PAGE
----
By Ken Barnes
Of all the ceramics factories which were established and flourished in England during the Industrial Revolution, only one or two rival Worcester for innovation and quality, nor match its illustrious clientele.
The enterprise was established in 1751 by Dr John Wall (1708 - 1776) and his business partner William Davis (dates unknown), and survived for over two and a half centuries. Dr Wall was a remarkable man: a physician prominent in medical research, a talented designer and painter, the founder of a charitable hospital, as well as an innovative and successful entrepreneur. He was married to Catherine, the cousin of Samuel Sandys, (1695 –1770) 1st Baron Sandys of Ombersley. He was also well connected in the commercial world which meant that he was able to engage several investors to set up the Worcester factory.
The ‘Dr Wall period’ saw the introduction of unique methods of producing porcelain to imitate imports from China and compete with the Meissen porcelain manufactory and other factories in Europe. Successful socalled soft paste recipes included mixtures of kaolin (China clay), quartz, feldspar and frit or glass fired at between 1100 and 1250 °C. The resulting ceramic body was semitranslucent and of exceptional quality. Utility wares in underglaze blue and white produced from 1755 onward are among the finest; they were later accompanied by an increasing range of transfer-printed items and decorative ’cabinet pieces’ in overglaze enamels.
In 1783 the factory was bought by Thomas Flight (b? - died 1800) who installed his sons John and Joseph as managers. This period saw the introduction of new styles inspired by competition from France. In 1788 the factory was visited by George III and granted a royal warrant; henceforth it would be known as Royal Worcester.
Following John Flight’s death in 1791, one Martin Barr joined the firm as a partner. The development of the ceramic art continued during the ‘Flight Barr and Barr period (1783-1840) with a continuation of the trend toward polychrome ornamentation and more flamboyant style.
The 1780s and 90s also saw further expansion of Worcester’s popularity with the British nobility and the growing middle classes. The Prince and Princess of Wales were among the customers at a time when it became fashionable to represent one’s wealth in country properties and to imprint coats of arms on dinner services, tea wares and vases. The list of Worcester painters employed in the 18th and early 19th century reads like a who’s who in ceramic design including John Pennington (c. 1765-1842).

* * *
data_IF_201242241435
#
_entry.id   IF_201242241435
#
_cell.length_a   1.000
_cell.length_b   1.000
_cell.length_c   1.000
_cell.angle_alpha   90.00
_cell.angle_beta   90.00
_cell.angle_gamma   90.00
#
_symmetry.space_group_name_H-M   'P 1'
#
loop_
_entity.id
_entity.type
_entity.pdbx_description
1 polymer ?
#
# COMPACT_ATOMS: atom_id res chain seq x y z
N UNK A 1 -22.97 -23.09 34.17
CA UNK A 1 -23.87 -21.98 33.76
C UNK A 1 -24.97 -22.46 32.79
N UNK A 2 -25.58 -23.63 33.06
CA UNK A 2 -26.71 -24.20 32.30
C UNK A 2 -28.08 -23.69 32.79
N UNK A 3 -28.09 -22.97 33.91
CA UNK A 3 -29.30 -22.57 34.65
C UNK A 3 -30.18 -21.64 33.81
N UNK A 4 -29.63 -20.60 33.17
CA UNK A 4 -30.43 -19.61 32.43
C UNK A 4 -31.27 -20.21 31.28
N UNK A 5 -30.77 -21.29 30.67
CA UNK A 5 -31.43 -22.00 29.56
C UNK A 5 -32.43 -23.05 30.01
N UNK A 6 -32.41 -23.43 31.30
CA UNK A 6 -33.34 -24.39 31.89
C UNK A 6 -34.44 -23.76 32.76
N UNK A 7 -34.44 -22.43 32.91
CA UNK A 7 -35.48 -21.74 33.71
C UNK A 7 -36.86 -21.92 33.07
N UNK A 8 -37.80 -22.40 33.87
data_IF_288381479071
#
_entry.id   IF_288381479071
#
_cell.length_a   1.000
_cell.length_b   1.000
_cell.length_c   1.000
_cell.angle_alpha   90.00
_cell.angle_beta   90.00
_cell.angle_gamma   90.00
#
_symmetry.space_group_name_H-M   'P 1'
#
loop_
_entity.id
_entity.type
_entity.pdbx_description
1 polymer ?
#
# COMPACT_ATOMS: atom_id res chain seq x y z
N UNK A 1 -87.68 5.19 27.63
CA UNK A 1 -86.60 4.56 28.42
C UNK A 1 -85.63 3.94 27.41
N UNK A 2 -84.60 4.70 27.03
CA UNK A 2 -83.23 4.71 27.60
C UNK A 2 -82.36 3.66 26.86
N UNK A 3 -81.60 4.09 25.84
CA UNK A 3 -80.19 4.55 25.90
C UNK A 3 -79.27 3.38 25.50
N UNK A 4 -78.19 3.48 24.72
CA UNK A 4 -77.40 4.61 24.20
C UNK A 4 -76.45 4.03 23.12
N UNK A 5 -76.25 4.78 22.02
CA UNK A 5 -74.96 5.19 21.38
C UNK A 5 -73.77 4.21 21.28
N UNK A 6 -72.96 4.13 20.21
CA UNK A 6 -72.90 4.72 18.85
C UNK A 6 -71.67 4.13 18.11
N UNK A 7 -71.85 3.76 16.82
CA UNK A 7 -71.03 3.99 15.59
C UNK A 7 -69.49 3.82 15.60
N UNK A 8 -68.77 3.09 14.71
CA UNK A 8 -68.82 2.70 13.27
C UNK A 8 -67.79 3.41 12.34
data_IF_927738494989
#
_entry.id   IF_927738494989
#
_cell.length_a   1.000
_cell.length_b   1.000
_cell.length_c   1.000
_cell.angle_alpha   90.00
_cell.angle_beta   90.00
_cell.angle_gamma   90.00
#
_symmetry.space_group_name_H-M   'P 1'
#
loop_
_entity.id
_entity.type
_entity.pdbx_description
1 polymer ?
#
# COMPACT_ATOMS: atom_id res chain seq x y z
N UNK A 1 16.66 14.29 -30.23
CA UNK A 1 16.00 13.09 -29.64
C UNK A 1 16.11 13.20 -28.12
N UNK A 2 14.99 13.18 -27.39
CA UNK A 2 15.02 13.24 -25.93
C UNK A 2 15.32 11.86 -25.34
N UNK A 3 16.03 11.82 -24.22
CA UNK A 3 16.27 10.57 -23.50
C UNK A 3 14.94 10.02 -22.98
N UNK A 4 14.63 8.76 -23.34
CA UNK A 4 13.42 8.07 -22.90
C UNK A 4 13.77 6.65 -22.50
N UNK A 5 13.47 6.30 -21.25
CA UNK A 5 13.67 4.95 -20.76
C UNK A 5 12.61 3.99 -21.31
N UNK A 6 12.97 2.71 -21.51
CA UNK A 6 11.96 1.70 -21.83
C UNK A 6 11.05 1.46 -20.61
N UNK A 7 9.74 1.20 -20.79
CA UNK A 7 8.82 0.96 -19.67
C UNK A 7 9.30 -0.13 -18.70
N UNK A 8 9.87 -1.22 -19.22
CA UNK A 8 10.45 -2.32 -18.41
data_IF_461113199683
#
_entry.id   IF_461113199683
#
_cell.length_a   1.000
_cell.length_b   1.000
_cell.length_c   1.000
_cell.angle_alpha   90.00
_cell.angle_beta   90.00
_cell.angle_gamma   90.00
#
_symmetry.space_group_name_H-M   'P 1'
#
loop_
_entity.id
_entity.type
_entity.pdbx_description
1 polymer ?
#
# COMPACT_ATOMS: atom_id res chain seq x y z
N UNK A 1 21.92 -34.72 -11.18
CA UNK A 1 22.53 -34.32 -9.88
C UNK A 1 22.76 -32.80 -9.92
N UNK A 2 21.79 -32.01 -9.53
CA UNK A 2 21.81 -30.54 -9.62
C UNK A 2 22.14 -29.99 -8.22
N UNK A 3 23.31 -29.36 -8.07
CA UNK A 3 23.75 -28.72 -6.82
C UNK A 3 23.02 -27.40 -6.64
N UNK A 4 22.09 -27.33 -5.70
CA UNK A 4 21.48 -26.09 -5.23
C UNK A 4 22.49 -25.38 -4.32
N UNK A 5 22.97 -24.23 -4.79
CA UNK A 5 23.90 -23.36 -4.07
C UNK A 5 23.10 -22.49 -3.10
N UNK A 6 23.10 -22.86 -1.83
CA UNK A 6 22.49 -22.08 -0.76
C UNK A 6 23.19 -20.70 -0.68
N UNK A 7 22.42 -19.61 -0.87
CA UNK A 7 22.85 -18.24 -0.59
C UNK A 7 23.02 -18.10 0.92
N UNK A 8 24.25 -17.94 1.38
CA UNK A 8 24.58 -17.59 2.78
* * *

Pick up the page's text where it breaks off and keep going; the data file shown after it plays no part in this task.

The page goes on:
Among the Pennington designs is a 260-piece dinner service commissioned in 1790 by HRH Prince William (1765-1837), Duke of Clarence (1790-1830) who later became King William IV (reigned 1830-1837). This is known as the Hope service and a piece is represented in the Collection. The Duke paid 800 guineas for the service delivered to him just over a year later. The design features Hope - a figure from Greek mythology - painted in monochrome using the French-inspired grisaille (in shades of grey) style. The figure of Hope is depicted in a variety of poses with an anchor and often a ship in the distance. The plates have an indented border and are decorated with a formal blue band and gilding around the edge.
The early 19th century was an expansionary period with the introduction of many elegant designs and a trend toward patriotic items, however Martin Barr died in 1813 leaving his two sons to continue in partnership with Joseph Flight. By the time Worcester merged with Chamberlain in 1840, the firm was too heavily reliant on traditional decorative style. This led to a decline in the company’s fortunes over the following decades, so much so that Worcester was not prominent at The Great Exhibition in 1851.
In 1852 two Irishmen, Richard William Binns (1819–1900) and William Henry Kerr (1823–1879) sparked a revival in Worcester’s popularity with the introduction of new products and glazes including majolica, Parian and bone china, together with more modern and innovative design and marketing techniques. The acquisition of the rival Grainger factory (est. 1804) in 1889, also brought with it several different and more contemporary designs.
The 20th century presented new challenges as Worcester attempted to keep pace with changing tastes and the effects of two world wars. Finally, the ravages of competition from Asian manufacturers, and despite a merger with Spode in 2006, forced the great company with its proud tradition into liquidation. Although the rights were bought by Portmerion, the last trading date for Royal Worcester was June 2009.
This article was first published in fairhall , issue 15, July 2015, pp 19.